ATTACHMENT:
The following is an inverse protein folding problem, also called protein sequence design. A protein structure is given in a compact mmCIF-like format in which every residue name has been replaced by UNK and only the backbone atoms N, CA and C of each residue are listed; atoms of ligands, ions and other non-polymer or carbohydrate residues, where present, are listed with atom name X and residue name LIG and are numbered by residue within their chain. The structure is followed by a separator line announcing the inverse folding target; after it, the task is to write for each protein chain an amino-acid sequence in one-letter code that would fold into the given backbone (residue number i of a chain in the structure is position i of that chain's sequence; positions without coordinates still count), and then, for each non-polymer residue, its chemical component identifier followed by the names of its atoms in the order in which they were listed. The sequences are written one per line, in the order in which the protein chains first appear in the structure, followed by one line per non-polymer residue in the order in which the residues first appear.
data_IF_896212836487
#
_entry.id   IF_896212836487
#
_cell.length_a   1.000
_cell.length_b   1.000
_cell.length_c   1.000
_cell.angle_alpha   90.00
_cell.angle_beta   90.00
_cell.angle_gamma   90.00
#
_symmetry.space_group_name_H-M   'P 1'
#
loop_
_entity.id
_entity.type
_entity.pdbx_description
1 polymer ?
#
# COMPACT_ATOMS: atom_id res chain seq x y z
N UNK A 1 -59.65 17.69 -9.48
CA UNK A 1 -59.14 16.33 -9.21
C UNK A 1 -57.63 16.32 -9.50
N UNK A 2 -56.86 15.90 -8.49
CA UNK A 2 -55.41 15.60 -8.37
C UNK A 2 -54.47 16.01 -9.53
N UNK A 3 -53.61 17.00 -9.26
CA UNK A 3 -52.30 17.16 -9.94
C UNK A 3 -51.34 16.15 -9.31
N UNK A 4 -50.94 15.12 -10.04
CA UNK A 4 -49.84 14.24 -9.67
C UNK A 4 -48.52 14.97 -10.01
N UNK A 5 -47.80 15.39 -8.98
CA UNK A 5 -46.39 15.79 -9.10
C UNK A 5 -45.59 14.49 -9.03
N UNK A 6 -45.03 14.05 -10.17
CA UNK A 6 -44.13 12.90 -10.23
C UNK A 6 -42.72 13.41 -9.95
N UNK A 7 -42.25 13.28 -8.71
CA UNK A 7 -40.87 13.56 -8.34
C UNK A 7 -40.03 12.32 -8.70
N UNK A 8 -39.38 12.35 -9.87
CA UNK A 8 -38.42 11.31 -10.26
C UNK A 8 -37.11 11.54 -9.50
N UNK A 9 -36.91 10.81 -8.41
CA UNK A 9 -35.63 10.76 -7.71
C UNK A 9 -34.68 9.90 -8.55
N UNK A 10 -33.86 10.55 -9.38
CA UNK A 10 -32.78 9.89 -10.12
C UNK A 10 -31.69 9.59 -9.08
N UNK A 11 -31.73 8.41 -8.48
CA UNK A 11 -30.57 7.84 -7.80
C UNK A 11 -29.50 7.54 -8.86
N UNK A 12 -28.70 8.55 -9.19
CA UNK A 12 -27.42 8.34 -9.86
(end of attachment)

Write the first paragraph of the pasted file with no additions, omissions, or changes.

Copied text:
The following is an inverse protein folding problem, also called protein sequence design. A protein structure is given in a compact mmCIF-like format in which every residue name has been replaced by UNK and only the backbone atoms N, CA and C of each residue are listed; atoms of ligands, ions and other non-polymer or carbohydrate residues, where present, are listed with atom name X and residue name LIG and are numbered by residue within their chain. The structure is followed by a separator line announcing the inverse folding target; after it, the task is to write for each protein chain an amino-acid sequence in one-letter code that would fold into the given backbone (residue number i of a chain in the structure is position i of that chain's sequence; positions without coordinates still count), and then, for each non-polymer residue, its chemical component identifier followed by the names of its atoms in the order in which they were listed. The sequences are written one per line, in the order in which the protein chains first appear in the structure, followed by one line per non-polymer residue in the order in which the residues first appear.